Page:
The emphasis here is not on extermination but on dispossession. Similar language of “driving out” is found in Exodus 33:2, Leviticus 18:24-28, 20:22-23, Numbers 21:32, 33:51-56, and is, in fact, the predominant language used to describe the conquest in Deuteronomy (4:37-38; 6:18-19; 7:1-23; 9:1, 4-5; 11:23; 18:12-14; 19:1). After hundreds of years of the Canaanites dwelling on a land that was not their own and after God has patiently waited for them to turn back from their wicked practices, he sends Israel in to dispossess the Canaanites from their land as a judgment upon them—but not to annihilate them. The term “drive out” is not synonymous with “exterminate” or the concept of “genocide” we are familiar with today. Copan and Flannagan note that the same language in the Hebrew of “driving out” and “casting out” is used elsewhere to refer to Adam and Eve being driven from Eden (Gen 3:24), Cain being “driven” into the wilderness (Gen 4:14), David being “driven out” by Saul (1 Sam 26:19), and Israel being “driven out” of Egypt by Pharaoh. “In all of these cases, the meaning precludes literal extermination.” [9] Most surprising of all, after doing an analysis of the exact language used, they discover that when the language of dispossession is stacked against the language of destruction, in regards to the Canaanite conquest alone, the dispossession language outnumbers the destruction language 3-1. [10]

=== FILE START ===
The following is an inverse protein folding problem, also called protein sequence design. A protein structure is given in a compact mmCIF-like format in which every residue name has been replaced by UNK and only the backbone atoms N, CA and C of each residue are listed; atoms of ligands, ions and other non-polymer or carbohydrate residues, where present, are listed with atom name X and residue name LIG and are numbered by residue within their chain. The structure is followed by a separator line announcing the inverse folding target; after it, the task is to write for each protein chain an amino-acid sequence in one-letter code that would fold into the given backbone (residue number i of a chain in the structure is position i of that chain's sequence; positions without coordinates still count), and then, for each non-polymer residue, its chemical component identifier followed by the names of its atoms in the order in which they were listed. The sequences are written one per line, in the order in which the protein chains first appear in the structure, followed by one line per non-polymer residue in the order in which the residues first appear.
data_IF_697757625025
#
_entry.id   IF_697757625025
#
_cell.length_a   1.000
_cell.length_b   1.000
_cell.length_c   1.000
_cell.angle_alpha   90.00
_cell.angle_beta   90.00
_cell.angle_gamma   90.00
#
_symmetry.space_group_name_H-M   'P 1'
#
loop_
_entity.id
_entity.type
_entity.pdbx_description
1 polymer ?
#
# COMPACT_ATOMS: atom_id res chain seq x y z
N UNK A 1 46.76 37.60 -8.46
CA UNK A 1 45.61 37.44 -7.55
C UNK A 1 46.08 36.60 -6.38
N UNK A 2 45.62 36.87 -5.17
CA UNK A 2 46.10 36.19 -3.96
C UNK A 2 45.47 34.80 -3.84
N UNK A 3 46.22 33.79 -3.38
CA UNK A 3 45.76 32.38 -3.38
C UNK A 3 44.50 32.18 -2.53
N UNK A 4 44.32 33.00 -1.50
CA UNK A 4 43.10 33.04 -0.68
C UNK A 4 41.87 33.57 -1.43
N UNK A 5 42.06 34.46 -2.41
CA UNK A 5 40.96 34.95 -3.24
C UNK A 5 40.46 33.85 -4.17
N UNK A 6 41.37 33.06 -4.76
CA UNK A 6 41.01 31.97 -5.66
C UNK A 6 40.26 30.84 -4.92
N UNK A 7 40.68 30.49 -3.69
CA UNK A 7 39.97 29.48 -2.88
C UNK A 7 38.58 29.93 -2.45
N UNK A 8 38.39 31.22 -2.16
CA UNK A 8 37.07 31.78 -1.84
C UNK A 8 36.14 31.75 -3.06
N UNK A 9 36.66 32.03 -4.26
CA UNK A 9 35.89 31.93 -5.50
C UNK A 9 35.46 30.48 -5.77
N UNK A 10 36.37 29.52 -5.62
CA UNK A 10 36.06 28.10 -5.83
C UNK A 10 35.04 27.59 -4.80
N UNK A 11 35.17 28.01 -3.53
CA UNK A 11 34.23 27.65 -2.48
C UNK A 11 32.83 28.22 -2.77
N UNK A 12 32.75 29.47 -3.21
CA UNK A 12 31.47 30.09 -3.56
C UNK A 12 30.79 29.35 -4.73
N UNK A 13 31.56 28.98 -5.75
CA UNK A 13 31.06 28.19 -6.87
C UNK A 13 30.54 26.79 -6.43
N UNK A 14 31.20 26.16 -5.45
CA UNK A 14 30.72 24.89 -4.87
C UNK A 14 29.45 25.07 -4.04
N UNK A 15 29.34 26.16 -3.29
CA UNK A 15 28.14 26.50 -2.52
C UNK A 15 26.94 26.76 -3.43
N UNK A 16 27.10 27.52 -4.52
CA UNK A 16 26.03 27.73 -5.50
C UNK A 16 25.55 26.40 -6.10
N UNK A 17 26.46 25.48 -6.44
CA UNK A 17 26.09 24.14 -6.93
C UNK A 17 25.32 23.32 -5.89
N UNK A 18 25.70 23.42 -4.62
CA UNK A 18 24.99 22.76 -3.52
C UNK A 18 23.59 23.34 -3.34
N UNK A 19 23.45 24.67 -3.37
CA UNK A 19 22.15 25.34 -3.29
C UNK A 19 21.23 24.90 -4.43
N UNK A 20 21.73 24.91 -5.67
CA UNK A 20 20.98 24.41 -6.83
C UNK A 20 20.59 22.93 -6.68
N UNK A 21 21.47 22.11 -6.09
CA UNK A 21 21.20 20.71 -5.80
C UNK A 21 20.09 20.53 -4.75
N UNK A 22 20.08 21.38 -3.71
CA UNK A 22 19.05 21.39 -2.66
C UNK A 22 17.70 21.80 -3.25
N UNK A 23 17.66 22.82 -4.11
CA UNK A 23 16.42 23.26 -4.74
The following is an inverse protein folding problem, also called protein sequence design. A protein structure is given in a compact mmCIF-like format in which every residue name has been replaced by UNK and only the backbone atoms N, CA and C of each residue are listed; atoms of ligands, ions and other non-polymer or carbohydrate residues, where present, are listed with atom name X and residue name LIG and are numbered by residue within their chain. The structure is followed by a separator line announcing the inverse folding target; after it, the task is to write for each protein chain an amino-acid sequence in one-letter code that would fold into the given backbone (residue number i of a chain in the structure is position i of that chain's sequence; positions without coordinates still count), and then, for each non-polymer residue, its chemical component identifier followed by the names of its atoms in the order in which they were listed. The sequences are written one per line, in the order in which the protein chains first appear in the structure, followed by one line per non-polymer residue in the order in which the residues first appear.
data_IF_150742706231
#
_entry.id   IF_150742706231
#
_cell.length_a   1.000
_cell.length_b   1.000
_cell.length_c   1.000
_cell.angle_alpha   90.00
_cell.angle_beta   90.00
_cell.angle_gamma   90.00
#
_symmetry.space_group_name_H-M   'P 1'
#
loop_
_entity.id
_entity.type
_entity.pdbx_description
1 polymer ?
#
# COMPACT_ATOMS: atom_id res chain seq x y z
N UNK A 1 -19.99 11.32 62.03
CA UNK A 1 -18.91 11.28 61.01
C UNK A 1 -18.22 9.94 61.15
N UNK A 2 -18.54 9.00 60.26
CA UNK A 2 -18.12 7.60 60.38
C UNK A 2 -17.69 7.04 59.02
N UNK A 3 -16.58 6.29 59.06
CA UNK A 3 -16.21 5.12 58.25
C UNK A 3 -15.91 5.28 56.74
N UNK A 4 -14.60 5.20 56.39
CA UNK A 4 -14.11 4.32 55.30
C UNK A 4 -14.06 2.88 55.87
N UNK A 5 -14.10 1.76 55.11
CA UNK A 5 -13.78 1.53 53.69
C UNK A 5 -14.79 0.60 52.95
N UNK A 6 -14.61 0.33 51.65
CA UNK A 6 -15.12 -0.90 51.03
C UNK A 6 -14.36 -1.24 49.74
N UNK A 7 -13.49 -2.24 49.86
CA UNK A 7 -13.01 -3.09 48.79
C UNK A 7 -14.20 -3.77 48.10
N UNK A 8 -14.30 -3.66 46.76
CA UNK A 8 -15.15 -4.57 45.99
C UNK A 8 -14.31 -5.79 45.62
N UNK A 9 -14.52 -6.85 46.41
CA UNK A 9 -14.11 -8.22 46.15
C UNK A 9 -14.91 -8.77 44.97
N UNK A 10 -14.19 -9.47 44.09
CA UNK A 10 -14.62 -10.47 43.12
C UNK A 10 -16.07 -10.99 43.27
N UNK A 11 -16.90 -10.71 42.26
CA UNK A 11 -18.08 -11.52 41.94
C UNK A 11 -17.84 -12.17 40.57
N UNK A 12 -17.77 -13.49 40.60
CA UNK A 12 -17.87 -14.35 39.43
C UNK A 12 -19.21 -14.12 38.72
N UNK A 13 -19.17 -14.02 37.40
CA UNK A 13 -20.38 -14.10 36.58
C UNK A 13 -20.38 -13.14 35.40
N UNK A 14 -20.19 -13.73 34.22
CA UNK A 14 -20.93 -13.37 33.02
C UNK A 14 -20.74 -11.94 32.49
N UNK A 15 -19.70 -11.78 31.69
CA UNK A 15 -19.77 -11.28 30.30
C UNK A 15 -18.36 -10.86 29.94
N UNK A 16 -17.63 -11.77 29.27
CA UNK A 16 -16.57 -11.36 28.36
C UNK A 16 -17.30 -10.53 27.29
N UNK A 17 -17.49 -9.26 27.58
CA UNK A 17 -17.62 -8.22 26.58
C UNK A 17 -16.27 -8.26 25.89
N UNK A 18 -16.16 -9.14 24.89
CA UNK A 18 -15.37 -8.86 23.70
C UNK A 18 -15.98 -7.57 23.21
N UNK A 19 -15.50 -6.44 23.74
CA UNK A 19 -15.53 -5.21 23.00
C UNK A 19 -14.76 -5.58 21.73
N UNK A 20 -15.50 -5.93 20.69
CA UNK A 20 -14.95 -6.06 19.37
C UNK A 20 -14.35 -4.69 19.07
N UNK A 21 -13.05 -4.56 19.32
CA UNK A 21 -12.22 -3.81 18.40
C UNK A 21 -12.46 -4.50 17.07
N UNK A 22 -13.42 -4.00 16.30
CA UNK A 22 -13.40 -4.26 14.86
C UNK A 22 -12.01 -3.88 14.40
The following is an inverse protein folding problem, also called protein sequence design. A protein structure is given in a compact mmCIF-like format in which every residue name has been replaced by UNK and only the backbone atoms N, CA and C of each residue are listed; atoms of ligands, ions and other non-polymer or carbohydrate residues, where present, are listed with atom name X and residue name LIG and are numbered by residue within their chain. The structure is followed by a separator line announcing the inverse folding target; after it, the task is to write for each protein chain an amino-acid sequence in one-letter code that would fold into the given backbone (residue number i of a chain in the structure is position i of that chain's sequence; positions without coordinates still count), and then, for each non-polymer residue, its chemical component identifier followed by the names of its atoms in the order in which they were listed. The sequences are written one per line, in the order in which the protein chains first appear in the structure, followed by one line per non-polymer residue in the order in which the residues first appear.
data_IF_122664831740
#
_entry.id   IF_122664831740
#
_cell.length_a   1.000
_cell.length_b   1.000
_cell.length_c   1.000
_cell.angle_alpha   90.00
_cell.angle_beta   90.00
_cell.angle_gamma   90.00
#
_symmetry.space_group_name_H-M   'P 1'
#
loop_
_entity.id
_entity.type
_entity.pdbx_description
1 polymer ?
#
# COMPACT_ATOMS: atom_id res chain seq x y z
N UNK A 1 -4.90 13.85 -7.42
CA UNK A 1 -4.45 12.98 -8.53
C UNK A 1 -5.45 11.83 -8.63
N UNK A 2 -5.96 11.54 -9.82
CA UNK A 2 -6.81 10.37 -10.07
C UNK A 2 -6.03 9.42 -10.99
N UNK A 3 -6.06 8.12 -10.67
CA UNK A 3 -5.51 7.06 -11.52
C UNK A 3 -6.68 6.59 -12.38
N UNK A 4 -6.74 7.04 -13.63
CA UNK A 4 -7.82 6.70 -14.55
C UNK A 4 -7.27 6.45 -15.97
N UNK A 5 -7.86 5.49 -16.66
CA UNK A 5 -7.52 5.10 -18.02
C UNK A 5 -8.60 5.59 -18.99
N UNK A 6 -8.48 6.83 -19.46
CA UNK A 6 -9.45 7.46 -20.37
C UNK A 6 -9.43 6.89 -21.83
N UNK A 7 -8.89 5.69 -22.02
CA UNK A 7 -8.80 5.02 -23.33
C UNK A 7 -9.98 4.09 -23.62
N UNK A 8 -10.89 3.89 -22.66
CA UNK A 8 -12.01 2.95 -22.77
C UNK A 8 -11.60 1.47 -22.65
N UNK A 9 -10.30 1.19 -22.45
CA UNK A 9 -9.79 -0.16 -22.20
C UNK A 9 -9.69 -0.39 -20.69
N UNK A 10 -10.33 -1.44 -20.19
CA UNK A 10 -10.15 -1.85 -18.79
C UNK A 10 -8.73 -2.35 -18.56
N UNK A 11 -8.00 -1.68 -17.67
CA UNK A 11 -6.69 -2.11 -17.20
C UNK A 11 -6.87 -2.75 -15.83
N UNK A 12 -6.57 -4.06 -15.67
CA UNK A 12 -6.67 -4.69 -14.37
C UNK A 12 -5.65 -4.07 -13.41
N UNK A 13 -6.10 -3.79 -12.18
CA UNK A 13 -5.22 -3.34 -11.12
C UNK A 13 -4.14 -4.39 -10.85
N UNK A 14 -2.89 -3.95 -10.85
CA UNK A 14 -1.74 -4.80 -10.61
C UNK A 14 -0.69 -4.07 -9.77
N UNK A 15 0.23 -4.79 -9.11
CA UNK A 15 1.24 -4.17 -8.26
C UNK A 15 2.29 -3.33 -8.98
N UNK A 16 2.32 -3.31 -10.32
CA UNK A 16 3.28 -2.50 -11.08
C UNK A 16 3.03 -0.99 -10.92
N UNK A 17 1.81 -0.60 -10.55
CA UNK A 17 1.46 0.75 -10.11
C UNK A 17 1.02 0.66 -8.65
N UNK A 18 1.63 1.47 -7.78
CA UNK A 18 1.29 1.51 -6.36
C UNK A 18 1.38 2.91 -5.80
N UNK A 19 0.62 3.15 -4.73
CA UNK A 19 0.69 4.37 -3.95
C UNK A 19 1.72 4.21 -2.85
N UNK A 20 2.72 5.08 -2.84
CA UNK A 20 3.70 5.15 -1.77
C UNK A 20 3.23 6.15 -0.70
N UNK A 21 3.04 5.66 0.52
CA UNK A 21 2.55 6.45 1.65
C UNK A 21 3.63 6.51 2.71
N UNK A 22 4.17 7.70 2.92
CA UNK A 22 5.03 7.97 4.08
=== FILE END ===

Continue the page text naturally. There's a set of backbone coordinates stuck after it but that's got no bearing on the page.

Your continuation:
Therefore, it seems that the primary means of the Israelites taking over the land of Canaan was not through brutal warfare, but was through God supernaturally going before his people and pushing the Canaanites out to be resettled elsewhere. This is seen in the inaugural battle of the Canaanite conquest: Jericho. Rahab tells the spies, “I know that the Lord has given you the land, and that the fear of you has fallen upon us, and that all the inhabitants of the land melt away before you,” (Josh 2:9). How does she know this? She has heard about God’s miraculous deliverance of Israel in the Exodus and it has led to a supernaturally charged, ominous fear (2:10-11). Thus, the only persons who would be killed were those who had received the preemptory warning, but refused to respond to it. William Lane Craig summarily comments, “I have come to appreciate as a result of a closer reading of the biblical text that God’s command to Israel was not primarily to exterminate the Canaanites but to drive them out of the land…If the Canaanite tribes, seeing the armies of Israel, had simply chosen to flee, no one would have been killed at all.” [11]